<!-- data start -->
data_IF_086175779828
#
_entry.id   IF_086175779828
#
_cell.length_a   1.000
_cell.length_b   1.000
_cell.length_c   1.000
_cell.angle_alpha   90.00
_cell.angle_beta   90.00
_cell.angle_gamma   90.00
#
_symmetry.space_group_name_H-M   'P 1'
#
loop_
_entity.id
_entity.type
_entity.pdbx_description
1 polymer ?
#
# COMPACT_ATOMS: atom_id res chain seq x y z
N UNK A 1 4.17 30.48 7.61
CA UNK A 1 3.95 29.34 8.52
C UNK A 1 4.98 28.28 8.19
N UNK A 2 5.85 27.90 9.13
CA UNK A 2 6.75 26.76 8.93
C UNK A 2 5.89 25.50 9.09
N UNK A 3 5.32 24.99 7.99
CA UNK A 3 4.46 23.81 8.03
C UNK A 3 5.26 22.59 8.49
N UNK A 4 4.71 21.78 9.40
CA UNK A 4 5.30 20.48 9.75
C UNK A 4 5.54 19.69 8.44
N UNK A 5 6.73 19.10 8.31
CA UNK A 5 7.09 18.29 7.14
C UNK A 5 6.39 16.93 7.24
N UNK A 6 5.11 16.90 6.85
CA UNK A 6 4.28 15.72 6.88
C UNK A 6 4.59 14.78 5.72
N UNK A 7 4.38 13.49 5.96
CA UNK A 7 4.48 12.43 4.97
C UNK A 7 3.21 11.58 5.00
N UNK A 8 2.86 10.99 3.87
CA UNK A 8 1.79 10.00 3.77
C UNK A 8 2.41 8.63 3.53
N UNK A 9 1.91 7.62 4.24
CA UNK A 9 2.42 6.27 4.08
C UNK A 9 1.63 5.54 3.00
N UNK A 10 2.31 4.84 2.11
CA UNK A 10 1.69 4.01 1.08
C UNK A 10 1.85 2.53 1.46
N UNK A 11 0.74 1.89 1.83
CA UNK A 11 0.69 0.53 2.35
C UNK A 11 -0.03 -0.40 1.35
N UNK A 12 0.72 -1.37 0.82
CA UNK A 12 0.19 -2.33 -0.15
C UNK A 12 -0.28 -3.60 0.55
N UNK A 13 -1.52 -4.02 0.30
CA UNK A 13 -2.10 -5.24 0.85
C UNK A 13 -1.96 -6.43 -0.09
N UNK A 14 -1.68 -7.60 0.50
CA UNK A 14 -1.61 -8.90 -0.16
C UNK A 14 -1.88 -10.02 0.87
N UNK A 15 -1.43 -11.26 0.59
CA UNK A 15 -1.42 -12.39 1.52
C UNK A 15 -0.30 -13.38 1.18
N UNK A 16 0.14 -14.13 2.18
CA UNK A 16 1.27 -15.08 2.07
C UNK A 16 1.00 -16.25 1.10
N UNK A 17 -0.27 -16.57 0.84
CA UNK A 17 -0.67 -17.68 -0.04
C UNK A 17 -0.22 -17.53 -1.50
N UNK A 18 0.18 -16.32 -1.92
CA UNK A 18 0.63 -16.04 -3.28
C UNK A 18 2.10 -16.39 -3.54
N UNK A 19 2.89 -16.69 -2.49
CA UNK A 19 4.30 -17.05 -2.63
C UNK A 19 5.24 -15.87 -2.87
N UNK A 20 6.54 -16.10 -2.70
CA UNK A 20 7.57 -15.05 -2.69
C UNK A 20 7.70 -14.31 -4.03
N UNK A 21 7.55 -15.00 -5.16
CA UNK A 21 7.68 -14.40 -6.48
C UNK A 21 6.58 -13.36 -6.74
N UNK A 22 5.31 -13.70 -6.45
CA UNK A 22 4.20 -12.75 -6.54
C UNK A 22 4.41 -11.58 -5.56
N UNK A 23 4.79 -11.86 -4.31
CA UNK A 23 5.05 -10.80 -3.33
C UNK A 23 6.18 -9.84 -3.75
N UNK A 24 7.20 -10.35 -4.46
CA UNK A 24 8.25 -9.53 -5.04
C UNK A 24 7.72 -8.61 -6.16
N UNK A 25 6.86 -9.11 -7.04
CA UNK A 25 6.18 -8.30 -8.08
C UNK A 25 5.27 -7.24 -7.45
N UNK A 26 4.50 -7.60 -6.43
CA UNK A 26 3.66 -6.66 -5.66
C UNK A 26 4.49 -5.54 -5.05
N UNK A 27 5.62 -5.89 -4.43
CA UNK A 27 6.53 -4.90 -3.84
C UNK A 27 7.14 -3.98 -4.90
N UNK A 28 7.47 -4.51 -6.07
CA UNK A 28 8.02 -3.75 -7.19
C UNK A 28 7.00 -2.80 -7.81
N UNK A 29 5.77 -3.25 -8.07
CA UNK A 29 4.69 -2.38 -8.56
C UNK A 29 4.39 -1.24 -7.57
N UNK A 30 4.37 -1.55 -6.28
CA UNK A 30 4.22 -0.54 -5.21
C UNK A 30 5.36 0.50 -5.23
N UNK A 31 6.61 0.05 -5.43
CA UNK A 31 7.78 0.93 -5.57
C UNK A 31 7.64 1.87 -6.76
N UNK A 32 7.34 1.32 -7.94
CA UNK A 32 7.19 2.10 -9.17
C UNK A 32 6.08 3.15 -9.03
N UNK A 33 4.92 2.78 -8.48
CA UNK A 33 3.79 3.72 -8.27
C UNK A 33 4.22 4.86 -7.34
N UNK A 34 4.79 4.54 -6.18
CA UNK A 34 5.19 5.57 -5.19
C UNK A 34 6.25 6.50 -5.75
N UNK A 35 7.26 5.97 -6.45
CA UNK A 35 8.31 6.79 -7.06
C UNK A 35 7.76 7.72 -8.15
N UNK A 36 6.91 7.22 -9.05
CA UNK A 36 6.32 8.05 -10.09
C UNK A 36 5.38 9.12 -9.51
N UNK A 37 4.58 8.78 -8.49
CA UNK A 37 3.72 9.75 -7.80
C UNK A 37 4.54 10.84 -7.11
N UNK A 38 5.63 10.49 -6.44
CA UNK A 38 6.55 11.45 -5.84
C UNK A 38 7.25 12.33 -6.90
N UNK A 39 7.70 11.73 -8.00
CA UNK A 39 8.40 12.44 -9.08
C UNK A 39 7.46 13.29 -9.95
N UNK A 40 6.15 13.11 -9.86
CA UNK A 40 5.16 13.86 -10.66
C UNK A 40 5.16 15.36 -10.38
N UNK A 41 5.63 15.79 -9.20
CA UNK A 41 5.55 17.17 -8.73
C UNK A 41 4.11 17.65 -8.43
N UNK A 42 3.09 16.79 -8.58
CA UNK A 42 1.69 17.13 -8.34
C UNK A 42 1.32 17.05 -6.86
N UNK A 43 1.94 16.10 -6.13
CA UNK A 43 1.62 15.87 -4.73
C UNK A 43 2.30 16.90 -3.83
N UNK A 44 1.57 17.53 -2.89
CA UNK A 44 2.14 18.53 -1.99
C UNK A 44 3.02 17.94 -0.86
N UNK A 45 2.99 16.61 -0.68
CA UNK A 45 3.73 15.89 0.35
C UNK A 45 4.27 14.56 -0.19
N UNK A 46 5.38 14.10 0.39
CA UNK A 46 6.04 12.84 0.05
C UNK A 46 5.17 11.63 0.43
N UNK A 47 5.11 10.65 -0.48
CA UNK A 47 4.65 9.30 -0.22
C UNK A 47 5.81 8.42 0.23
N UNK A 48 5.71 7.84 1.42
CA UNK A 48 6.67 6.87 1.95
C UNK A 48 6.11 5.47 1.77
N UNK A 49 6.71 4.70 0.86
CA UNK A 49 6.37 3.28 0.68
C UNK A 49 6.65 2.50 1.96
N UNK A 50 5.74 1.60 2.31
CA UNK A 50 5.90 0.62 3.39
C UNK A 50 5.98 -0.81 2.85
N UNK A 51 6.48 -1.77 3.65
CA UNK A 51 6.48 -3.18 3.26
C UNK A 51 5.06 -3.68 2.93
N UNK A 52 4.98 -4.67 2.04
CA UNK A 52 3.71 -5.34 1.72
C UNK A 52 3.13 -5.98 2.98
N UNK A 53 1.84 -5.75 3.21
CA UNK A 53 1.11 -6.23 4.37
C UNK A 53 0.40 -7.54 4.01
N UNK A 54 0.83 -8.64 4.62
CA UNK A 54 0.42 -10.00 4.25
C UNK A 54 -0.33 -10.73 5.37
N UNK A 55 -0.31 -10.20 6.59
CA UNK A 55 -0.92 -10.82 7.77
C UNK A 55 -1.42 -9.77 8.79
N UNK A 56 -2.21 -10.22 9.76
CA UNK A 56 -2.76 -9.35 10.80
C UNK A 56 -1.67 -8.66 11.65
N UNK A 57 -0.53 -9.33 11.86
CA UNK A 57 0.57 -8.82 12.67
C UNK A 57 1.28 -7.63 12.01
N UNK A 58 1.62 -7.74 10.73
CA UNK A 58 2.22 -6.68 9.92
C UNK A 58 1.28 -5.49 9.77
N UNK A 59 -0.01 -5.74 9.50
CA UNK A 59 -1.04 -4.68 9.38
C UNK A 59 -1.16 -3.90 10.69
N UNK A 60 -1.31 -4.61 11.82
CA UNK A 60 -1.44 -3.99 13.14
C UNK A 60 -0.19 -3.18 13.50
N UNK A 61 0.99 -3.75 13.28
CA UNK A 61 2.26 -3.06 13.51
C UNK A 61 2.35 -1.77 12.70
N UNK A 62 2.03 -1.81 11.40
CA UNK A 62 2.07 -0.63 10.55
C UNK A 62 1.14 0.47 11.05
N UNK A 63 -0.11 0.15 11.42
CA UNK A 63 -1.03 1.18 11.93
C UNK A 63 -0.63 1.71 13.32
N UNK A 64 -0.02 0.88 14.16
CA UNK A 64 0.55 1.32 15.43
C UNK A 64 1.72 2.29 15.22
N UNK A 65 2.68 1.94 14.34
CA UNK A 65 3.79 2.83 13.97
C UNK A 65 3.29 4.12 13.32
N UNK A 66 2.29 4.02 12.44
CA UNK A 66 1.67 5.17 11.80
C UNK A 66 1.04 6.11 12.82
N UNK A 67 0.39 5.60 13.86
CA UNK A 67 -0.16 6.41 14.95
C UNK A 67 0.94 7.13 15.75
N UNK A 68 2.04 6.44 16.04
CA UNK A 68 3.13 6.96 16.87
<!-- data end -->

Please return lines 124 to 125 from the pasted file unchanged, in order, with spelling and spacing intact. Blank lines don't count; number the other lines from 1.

CA UNK A 35 8.31 6.79 -7.06
C UNK A 35 7.76 7.72 -8.15